Drywall on the Table Saw

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wrote:
|> So thanks everyone, for allowing me to avoid the School of Hard Knocks. | |Another reason, the drywall dust will stick to the "pork chop" sawdust on |the trunnion/motor that got there when you sliced up that whole pork loin |last week. Should have used the mitersaw for that.
Come on, everybody knows you use the bandsaw for that.
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Rudy wrote:

I thought everybody knew you use a radial arm saw for pork?
-- Jack Novak Buffalo, NY - USA (Remove "SPAM" from email address to reply)
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Nova wrote:

My Dad always cut frozen sausage on the band saw.
UA100
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On Mon, 31 May 2004 21:55:06 -0400, "RickS" <rick --dot-- s --at-- comcast.net> wrote:><snip unanimous replies, confirming the stupidest idea ever>

CUTTING it wouldn't be the bad idea, IMHO. You could use a good planeing blade...and I don't think the dust would be unbearable...although I'd definitely wear a dust mask (most folks should anyway...but don't).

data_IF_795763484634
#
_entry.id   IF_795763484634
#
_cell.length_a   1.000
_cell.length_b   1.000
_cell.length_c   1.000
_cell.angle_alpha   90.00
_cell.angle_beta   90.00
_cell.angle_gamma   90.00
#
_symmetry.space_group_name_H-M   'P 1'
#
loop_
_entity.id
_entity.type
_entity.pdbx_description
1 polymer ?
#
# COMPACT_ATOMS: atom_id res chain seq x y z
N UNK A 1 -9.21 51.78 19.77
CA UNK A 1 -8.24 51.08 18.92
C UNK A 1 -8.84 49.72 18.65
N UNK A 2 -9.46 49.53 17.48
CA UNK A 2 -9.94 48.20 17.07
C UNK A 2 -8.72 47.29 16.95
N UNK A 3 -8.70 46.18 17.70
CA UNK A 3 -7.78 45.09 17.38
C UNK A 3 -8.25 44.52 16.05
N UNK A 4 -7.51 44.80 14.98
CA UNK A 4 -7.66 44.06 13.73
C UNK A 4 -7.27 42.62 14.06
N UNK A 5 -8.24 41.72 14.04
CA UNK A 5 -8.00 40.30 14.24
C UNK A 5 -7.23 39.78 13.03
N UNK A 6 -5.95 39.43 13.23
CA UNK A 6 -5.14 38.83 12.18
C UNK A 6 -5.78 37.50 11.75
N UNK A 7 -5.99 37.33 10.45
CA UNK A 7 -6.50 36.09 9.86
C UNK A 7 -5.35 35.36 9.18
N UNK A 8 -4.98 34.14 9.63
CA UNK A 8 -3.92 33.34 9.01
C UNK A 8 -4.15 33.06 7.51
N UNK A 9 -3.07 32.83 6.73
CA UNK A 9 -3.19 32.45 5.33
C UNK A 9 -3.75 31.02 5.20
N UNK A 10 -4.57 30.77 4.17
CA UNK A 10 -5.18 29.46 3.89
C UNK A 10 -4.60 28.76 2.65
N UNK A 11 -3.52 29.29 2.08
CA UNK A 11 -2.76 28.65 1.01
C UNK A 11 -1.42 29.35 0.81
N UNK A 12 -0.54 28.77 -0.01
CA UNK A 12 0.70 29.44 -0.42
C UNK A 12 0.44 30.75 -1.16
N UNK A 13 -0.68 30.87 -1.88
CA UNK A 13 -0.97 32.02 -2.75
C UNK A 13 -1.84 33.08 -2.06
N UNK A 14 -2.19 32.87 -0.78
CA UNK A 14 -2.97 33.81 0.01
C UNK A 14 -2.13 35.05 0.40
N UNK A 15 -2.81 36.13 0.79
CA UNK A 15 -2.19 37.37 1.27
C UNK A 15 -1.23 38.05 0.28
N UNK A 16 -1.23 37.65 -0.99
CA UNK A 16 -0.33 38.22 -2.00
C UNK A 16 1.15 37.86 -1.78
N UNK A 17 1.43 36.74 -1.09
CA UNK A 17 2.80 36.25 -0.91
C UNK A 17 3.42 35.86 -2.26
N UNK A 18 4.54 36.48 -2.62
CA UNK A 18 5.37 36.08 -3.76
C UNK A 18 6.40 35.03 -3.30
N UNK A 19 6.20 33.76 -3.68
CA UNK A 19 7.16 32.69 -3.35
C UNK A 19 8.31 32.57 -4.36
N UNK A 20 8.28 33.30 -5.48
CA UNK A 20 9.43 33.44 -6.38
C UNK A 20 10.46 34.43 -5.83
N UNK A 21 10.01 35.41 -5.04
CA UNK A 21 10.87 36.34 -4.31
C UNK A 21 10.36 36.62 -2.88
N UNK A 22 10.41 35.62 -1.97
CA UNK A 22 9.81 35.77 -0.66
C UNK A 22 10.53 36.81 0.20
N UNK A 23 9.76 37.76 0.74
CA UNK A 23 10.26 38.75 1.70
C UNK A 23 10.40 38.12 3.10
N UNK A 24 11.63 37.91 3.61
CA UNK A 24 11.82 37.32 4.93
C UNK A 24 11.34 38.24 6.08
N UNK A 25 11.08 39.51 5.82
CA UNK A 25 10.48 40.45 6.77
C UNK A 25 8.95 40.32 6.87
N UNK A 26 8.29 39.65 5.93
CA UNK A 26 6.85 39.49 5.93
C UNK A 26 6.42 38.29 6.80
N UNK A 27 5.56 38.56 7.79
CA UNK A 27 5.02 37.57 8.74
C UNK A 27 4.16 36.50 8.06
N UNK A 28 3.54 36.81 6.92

But the HANDLING would be the bad idea. Yer always starting with 4x8...which crack easily if you don't have the proper support. But the time you set up all the equipment, you can just as easily knife it on the floor...or cut it with a sabre saw on some horses.
I think you'd have more chance of damaging the cuts with a table saw...than cutting it or sabreing it.
Have a nice week...
Trent
Dyslexics of the world ... UNTIE !
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"RickS" <rick --dot-- s --at-- comcast.net> wrote in message

large
I don't think using a table saw would be wise, but did discover recently that a cheap jig saw is handy for cutting out holes for electrical outlets and for irregular edges.
Gary
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Spiral saw is best.
Have a nice week...
Trent
Dyslexics of the world ... UNTIE !
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RickS writes:

I don't understand why you would want to. A utility knife with a straightedge for a guide does a fast, neat job with almost no effort. Score and snap. No dust.